Pet scans are a key tool that radiologists use to diagnose a variety of conditions. Many people are familiar with the PET scan process, but what they might not know is PET scan prep is a vital step to a successful exam. Let’s discuss what a PET scan is, what it is used for, and how to prepare for a PET scan.
What is a PET Scan?
A positron emission tomography (PET scan) is a nuclear medicine imaging test that is used to reveal how tissues and organs are functioning. During the exam, a patient is injected with a harmless radioactive dye called a tracer. Once the dye is in the body, it is absorbed by the body’s organs and tissues. From there, this allows the PET scan to see how well the organs and tissues are functioning.
A radiologist may draw on PET scans as an imaging tool in a range of scenarios. In fact, they can even be used in combination with different scans to maximize the imaging results. That being said, these are some of the most common conditions PET scans can be used to diagnose or monitor:
- Alzheimer’s disease
- Heart disease
- Brain disorders
How To Prepare For A PET Scan
Prior to the scan, your doctor will provide you with specific directions that are in your best interest to adhere to. Here are some of the main instructions you will be asked to follow:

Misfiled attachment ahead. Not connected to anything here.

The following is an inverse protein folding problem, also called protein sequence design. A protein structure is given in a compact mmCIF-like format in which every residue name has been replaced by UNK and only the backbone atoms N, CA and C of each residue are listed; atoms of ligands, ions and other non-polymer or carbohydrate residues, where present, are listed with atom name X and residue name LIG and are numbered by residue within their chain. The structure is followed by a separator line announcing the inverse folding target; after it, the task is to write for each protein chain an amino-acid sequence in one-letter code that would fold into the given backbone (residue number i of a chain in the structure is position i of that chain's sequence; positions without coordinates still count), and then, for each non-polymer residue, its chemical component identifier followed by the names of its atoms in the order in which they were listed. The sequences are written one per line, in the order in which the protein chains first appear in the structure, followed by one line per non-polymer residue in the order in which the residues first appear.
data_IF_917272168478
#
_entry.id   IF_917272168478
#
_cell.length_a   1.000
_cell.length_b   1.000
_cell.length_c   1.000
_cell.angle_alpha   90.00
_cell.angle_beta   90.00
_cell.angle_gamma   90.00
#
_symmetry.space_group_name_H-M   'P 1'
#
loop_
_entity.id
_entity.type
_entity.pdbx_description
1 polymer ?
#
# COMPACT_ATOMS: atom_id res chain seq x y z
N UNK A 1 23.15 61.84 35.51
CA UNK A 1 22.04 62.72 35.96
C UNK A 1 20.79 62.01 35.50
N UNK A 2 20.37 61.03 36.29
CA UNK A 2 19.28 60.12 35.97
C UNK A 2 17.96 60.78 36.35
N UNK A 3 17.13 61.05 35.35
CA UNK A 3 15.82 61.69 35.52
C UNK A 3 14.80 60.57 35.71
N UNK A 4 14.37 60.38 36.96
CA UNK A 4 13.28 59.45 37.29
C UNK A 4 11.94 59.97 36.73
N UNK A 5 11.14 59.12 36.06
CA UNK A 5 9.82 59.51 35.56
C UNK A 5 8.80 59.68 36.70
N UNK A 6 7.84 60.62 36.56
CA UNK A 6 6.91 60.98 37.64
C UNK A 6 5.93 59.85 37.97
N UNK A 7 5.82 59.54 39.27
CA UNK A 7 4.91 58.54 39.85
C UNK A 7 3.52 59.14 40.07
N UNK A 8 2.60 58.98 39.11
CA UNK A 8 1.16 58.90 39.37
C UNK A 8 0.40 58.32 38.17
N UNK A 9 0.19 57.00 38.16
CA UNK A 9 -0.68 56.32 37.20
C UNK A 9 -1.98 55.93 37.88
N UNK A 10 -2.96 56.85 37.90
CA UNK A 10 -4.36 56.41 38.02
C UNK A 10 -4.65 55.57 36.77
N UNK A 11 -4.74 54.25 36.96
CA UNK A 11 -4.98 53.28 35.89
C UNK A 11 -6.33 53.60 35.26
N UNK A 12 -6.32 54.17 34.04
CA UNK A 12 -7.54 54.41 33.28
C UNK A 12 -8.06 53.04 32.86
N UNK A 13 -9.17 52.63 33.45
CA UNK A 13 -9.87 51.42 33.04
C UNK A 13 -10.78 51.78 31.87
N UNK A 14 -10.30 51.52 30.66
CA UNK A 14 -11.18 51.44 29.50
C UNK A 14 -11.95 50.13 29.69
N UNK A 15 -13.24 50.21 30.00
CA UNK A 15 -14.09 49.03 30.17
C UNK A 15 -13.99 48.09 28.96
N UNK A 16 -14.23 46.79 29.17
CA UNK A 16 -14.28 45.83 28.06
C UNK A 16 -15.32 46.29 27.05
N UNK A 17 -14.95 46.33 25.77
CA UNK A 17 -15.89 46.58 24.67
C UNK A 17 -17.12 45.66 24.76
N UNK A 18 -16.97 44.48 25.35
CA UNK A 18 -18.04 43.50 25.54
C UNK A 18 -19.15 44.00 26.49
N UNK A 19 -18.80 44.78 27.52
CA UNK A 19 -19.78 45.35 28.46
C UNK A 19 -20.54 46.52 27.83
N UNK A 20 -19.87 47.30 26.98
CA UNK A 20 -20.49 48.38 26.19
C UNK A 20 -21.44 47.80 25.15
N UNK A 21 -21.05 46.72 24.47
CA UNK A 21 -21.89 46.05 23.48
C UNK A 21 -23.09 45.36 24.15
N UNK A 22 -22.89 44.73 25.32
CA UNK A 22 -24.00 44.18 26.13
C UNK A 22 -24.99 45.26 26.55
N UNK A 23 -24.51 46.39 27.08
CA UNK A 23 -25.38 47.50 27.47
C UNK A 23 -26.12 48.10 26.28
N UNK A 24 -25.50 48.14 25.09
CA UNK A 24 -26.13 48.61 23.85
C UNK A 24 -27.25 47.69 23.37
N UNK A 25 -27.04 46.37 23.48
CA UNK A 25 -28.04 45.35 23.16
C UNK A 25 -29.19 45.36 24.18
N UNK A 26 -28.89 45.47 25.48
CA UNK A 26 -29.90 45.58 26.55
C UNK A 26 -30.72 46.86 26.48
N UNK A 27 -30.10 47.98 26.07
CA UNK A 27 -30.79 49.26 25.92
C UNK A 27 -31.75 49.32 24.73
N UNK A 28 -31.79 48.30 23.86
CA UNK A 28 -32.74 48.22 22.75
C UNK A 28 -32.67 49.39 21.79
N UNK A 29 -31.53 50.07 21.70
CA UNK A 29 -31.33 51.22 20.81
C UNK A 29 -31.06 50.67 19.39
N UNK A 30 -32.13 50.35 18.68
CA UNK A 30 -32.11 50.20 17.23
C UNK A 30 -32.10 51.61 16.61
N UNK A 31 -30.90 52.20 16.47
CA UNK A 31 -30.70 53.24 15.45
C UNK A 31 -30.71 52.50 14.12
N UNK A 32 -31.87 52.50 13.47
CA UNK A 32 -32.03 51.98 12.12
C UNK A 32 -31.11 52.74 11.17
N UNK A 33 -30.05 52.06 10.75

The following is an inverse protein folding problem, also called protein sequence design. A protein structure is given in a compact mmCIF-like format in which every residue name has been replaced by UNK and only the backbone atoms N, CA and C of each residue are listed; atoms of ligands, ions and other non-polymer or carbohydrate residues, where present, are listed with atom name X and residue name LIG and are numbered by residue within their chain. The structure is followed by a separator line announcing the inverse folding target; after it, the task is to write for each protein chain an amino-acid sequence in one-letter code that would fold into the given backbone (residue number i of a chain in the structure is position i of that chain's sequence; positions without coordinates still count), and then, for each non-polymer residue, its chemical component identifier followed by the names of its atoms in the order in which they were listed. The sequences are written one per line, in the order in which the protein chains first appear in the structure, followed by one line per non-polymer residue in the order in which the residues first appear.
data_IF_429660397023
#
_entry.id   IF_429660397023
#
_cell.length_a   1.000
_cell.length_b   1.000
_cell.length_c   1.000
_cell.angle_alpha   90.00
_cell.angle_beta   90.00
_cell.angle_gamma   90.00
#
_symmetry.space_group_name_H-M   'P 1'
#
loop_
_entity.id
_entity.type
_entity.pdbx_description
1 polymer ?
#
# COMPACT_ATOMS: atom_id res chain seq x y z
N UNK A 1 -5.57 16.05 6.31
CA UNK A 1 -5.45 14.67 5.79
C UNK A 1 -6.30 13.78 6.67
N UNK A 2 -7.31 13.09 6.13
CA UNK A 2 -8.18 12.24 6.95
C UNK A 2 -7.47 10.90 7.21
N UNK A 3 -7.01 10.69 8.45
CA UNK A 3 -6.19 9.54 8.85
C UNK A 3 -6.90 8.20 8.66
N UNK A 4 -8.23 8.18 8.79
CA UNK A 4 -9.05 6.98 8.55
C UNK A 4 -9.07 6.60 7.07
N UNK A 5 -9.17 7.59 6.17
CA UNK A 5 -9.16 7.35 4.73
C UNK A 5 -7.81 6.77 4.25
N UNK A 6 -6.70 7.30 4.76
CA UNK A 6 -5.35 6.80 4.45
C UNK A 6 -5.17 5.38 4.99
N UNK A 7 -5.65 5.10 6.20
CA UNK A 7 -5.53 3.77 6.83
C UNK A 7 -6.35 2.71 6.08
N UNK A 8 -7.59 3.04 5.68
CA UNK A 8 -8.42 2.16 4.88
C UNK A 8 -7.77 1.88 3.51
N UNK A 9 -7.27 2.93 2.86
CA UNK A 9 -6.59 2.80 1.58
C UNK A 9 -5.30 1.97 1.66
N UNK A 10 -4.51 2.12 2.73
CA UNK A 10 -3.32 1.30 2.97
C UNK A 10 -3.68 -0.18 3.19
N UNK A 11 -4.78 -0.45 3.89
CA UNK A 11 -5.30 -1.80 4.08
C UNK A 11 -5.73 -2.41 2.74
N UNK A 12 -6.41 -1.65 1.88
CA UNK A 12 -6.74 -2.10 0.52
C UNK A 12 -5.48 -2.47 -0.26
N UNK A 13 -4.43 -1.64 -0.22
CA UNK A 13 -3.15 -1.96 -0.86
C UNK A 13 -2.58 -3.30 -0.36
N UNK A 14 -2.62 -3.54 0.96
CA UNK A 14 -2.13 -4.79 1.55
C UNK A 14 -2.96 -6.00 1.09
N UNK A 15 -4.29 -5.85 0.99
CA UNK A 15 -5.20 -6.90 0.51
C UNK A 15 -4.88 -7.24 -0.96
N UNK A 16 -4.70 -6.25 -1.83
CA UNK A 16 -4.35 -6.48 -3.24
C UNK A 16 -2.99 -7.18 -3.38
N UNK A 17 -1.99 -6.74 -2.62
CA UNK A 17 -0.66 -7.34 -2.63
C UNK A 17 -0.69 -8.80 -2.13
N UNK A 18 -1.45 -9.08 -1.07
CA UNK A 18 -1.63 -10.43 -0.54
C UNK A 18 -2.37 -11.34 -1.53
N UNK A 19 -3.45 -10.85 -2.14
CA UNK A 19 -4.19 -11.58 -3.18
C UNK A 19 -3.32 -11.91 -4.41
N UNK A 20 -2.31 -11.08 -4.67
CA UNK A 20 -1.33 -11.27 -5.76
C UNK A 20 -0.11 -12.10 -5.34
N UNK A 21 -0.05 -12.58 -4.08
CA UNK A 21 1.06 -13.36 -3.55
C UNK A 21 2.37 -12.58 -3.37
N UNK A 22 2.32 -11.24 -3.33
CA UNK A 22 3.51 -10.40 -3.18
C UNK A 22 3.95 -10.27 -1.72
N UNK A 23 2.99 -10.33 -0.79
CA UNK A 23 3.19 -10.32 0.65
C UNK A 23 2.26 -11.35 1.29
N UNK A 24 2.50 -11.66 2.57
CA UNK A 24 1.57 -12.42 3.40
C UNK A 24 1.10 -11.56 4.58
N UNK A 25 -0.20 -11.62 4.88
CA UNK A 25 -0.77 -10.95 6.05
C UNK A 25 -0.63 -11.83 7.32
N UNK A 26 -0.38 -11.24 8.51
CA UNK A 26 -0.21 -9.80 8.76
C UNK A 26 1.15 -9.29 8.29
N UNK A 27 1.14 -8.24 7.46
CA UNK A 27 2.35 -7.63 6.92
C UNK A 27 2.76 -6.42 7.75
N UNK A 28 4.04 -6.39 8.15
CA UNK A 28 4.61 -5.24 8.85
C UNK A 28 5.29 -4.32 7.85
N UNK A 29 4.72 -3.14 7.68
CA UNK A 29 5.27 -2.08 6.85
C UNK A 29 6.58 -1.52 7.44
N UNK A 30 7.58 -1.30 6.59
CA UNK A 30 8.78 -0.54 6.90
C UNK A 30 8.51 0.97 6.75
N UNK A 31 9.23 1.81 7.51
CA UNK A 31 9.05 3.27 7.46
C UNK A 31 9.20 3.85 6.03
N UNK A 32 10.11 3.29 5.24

The day before your exam you will be asked to follow a sugar-free, limited carbohydrate diet that includes foods like tofu, nuts, meat, and non-starchy vegetables for 24 hours prior.
You should avoid beverages and foods such as:
- Caffeinated beverages
- Bread and pasta
- Candy, including chewing gum and mints
- Dairy or non-dairy milk and yogurt
- Natural fruits and fruit juices
- Cereal and rice
- Alcoholic beverages
On exam day there are some vital ways that you should be preparing for your PET scan.
Whether you are receiving anesthesia or not, it is best to refrain from consuming food and drinks during the morning, unless it is a few sips of water.
15 to 30 minutes before, arrive at your scan so you can check-in and fill out any additional information. Remember, metal can cause interference with testing equipment, so you may be asked to change into a hospital gown and remove any jewelry, including body-piercings. Keep in mind that, you cannot undergo a PET-MRI with nonapproved medical devices or metal implants.
The most important thing you should remember during your PET scan prep is to follow the instructions that your doctor gives to you leading up to the imaging exam. Sticking to these guidelines will help produce the best images for your radiologist to interpret. If you are in need of a PET scan in Manhattan, schedule an appointment with one of our board-certified radiologists today.